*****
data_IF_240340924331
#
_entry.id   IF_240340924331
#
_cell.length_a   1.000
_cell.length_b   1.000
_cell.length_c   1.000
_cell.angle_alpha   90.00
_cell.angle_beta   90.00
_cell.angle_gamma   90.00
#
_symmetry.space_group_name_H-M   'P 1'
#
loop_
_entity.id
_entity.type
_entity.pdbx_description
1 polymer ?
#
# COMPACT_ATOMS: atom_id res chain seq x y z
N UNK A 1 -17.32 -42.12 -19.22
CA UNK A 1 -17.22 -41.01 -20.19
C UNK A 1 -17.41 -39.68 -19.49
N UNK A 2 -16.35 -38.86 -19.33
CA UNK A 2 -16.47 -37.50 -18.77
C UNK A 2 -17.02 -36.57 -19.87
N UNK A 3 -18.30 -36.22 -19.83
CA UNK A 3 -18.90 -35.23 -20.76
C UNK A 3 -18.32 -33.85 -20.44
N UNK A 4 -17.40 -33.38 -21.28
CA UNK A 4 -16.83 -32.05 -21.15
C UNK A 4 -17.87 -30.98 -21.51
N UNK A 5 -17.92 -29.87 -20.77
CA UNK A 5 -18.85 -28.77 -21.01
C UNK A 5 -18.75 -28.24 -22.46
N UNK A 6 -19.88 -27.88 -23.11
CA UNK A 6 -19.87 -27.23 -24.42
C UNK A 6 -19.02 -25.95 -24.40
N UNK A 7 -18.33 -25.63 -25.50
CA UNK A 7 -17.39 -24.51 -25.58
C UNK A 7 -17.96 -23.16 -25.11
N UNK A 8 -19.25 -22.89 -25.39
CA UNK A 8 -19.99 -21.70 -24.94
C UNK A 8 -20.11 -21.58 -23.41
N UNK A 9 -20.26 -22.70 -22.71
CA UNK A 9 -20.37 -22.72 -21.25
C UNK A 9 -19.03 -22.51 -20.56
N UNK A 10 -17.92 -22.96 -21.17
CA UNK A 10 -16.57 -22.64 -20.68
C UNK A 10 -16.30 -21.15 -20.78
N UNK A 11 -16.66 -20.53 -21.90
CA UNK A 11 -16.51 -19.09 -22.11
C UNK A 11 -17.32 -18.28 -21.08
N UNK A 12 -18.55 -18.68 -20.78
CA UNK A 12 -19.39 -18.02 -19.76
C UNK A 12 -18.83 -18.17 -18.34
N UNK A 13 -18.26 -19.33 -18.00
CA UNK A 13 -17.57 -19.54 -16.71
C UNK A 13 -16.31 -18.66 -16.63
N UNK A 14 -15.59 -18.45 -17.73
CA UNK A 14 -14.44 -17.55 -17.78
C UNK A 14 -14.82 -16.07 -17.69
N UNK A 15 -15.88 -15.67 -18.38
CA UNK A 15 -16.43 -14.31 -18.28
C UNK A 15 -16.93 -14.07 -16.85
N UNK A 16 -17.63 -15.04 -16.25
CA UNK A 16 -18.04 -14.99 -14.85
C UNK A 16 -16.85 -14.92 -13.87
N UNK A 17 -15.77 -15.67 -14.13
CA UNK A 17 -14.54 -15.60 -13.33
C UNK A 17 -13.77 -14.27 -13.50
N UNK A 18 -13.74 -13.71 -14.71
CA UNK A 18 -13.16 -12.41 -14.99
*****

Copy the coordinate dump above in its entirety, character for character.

data_IF_240340924331
#
_entry.id   IF_240340924331
#
_cell.length_a   1.000
_cell.length_b   1.000
_cell.length_c   1.000
_cell.angle_alpha   90.00
_cell.angle_beta   90.00
_cell.angle_gamma   90.00
#
_symmetry.space_group_name_H-M   'P 1'
#
loop_
_entity.id
_entity.type
_entity.pdbx_description
1 polymer ?
#
# COMPACT_ATOMS: atom_id res chain seq x y z
N UNK A 1 -17.32 -42.12 -19.22
CA UNK A 1 -17.22 -41.01 -20.19
C UNK A 1 -17.41 -39.68 -19.49
N UNK A 2 -16.35 -38.86 -19.33
CA UNK A 2 -16.47 -37.50 -18.77
C UNK A 2 -17.02 -36.57 -19.87
N UNK A 3 -18.30 -36.22 -19.83
CA UNK A 3 -18.90 -35.23 -20.76
C UNK A 3 -18.32 -33.85 -20.44
N UNK A 4 -17.40 -33.38 -21.28
CA UNK A 4 -16.83 -32.05 -21.15
C UNK A 4 -17.87 -30.98 -21.51
N UNK A 5 -17.92 -29.87 -20.77
CA UNK A 5 -18.85 -28.77 -21.01
C UNK A 5 -18.75 -28.24 -22.46
N UNK A 6 -19.88 -27.88 -23.11
CA UNK A 6 -19.87 -27.23 -24.42
C UNK A 6 -19.02 -25.95 -24.40
N UNK A 7 -18.33 -25.63 -25.50
CA UNK A 7 -17.39 -24.51 -25.58
C UNK A 7 -17.96 -23.16 -25.11
N UNK A 8 -19.25 -22.89 -25.39
CA UNK A 8 -19.99 -21.70 -24.94
C UNK A 8 -20.11 -21.58 -23.41
N UNK A 9 -20.26 -22.70 -22.71
CA UNK A 9 -20.37 -22.72 -21.25
C UNK A 9 -19.03 -22.51 -20.56
N UNK A 10 -17.92 -22.96 -21.17
CA UNK A 10 -16.57 -22.64 -20.68
C UNK A 10 -16.30 -21.15 -20.78
N UNK A 11 -16.66 -20.53 -21.90
CA UNK A 11 -16.51 -19.09 -22.11
C UNK A 11 -17.32 -18.28 -21.08
N UNK A 12 -18.55 -18.68 -20.78
CA UNK A 12 -19.39 -18.02 -19.76
C UNK A 12 -18.83 -18.17 -18.34
N UNK A 13 -18.26 -19.33 -18.00
CA UNK A 13 -17.57 -19.54 -16.71
C UNK A 13 -16.31 -18.66 -16.63
N UNK A 14 -15.59 -18.45 -17.73
CA UNK A 14 -14.44 -17.55 -17.78
C UNK A 14 -14.82 -16.07 -17.69
N UNK A 15 -15.88 -15.67 -18.38
CA UNK A 15 -16.43 -14.31 -18.28
C UNK A 15 -16.93 -14.07 -16.85
N UNK A 16 -17.63 -15.04 -16.25
CA UNK A 16 -18.04 -14.99 -14.85
C UNK A 16 -16.85 -14.92 -13.87
N UNK A 17 -15.77 -15.67 -14.13
CA UNK A 17 -14.54 -15.60 -13.33
C UNK A 17 -13.77 -14.27 -13.50
N UNK A 18 -13.74 -13.71 -14.71
CA UNK A 18 -13.16 -12.41 -14.99